a woman obsessed!
After being in NC last weekend I had a long list of chores to accomplish at home, and while I've managed to start two batches of wine and dehydrate a passel of apples, I've had to give up the dream of pickling beets and making raspberry peach jam. "Why did I run out of time," you ask? Because I found so many mushrooms!
No surprise that we had plenty of Laccaria ochropurpurea (purple-gilled laccaria), which, when cooked with purple potatoes (and onions and garlic and anchovies and lemon juice) make a delicious and colorful side dish.
The purple-gilled laccaria is a common mushroom in our front yard, and now that the temperature has gotten colder, it has new, blue company. The Blewit (Clytocibe nuda) is considered a truly choice edible mushroom. The first time I try a new mushroom I like to eat it alone to get its signature taste. I forsee Blewits sauteed in a little butter, maybe some shallots, and a splash of sherry, on toast.
Coming back from the Farmers' Market this morning I saw a 50-mile-an-hour mushroom. Ok, maybe a 55-mile-an-hour mushroom.
From the car I thought (hoped, prayed) they were oyster mushrooms, but as soon as I picked one up, I saw they weren't. Unlike oysters, these white mushrooms have thick stems. They also have closely spaced gills which fork just before the rim.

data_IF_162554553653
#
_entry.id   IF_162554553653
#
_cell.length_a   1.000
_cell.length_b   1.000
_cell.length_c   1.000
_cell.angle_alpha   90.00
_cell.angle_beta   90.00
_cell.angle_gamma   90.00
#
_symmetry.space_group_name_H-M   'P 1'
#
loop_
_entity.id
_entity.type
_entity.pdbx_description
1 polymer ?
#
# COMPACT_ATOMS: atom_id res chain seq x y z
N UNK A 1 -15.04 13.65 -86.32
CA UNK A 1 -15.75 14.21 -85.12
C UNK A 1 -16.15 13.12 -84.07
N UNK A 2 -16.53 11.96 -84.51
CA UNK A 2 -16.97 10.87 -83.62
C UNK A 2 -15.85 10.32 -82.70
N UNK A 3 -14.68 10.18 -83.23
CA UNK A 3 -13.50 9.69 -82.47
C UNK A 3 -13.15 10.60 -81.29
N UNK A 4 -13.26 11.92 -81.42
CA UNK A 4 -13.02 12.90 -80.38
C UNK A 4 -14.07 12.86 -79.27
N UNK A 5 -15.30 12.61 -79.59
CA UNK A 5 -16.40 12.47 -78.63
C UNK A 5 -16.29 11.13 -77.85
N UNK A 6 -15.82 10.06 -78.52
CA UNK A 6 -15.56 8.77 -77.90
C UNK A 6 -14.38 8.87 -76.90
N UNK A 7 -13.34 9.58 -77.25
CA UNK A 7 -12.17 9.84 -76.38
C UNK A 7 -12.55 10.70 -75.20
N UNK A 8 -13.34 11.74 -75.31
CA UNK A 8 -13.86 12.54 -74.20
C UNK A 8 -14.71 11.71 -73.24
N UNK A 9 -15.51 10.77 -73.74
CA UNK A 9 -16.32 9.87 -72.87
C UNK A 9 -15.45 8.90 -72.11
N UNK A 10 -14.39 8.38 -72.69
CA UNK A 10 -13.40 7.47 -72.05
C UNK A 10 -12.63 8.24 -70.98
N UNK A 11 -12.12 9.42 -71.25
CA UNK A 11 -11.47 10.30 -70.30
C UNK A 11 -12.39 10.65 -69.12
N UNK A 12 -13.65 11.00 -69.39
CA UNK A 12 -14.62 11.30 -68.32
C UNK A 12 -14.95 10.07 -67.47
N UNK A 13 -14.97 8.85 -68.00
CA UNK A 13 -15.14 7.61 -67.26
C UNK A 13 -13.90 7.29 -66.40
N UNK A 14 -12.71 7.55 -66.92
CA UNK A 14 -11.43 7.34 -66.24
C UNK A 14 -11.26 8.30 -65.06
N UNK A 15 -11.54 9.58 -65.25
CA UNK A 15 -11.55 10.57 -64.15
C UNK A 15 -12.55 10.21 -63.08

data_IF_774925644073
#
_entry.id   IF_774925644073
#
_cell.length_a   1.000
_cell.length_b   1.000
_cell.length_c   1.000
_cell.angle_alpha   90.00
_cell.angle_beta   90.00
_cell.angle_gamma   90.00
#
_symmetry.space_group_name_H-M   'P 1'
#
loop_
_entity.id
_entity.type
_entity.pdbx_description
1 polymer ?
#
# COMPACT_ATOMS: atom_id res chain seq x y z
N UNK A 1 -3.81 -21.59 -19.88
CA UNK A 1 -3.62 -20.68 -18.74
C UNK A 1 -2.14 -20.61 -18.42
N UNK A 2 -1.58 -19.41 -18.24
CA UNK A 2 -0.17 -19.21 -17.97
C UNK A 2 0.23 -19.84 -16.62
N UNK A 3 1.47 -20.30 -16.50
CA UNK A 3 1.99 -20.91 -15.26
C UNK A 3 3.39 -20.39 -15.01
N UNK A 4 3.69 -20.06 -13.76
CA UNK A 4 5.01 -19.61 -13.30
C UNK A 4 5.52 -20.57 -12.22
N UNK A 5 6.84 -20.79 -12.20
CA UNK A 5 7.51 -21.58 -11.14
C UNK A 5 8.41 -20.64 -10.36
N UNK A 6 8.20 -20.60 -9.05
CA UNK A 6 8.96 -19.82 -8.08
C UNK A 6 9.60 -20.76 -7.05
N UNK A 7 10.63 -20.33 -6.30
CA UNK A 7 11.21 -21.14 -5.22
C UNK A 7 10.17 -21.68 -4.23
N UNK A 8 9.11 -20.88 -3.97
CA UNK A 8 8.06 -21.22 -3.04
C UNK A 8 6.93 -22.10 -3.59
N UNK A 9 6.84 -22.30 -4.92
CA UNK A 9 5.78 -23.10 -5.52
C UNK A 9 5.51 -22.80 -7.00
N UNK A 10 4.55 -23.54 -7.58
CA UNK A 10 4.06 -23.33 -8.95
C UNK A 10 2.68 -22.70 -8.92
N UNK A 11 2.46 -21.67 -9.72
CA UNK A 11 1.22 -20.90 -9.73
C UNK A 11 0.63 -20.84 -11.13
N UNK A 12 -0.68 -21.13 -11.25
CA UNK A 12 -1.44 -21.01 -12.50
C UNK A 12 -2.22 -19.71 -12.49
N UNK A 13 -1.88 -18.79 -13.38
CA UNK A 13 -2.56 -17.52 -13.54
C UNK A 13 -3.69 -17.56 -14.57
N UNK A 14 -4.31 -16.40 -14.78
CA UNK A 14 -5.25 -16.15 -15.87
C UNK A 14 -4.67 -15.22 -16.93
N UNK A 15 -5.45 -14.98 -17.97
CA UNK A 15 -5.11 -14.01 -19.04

They were growing in a mixed wood, closest to white pine and cherry, on underground wood. The caps are 4-5 inches in diameter and meaty. The most unusual thing I noticed was the large mat of mycelium at the bottom of the stem.
My best guess is Leucopaxillus albissimus. Sadly that isn't edible, but it's fun to try to i.d a new find...sort of like a treasure hunt. Help, anyone?
In the afternoon I spotted another traffic-stopper. Only going 45 mph this time, I saw a good sized clump of honey mushrooms growing at the base of a very dead oak tree on someone's front lawn. Michael circled back so I could ask the home owner for permission to pick. (Of course I was willing to share.) Mail was piled up in front of the door and there was no car in the driveway, but I rang the bell three times, then called out in my most penetrating stage voice, "Is anybody home? Anybody?" No one.
So I took the mushrooms. I think it's probably stealing, but I doubt if it's a misdemeanor. I rationalize that most Americans don't eat mushrooms from their front yard and that the mushrooms might have passed by the time the homowners came back. My good judgement and moral fiber abandon me when confronted with mushroom bounty. And I'm not sorry.
Honeys grow in clumps at the base of dead or dying wood (often oaks). They're meaty mushrooms, and VERY slimy when wet. This makes them well suited to pasta sauces and soups, but I found so many yesterday that I had to dry some for future use.
Don't worry loyal readers. Mushroom season is almost over. I figure I've got another few weeks to search for bear's head tooth, chicken of the woods, maitake...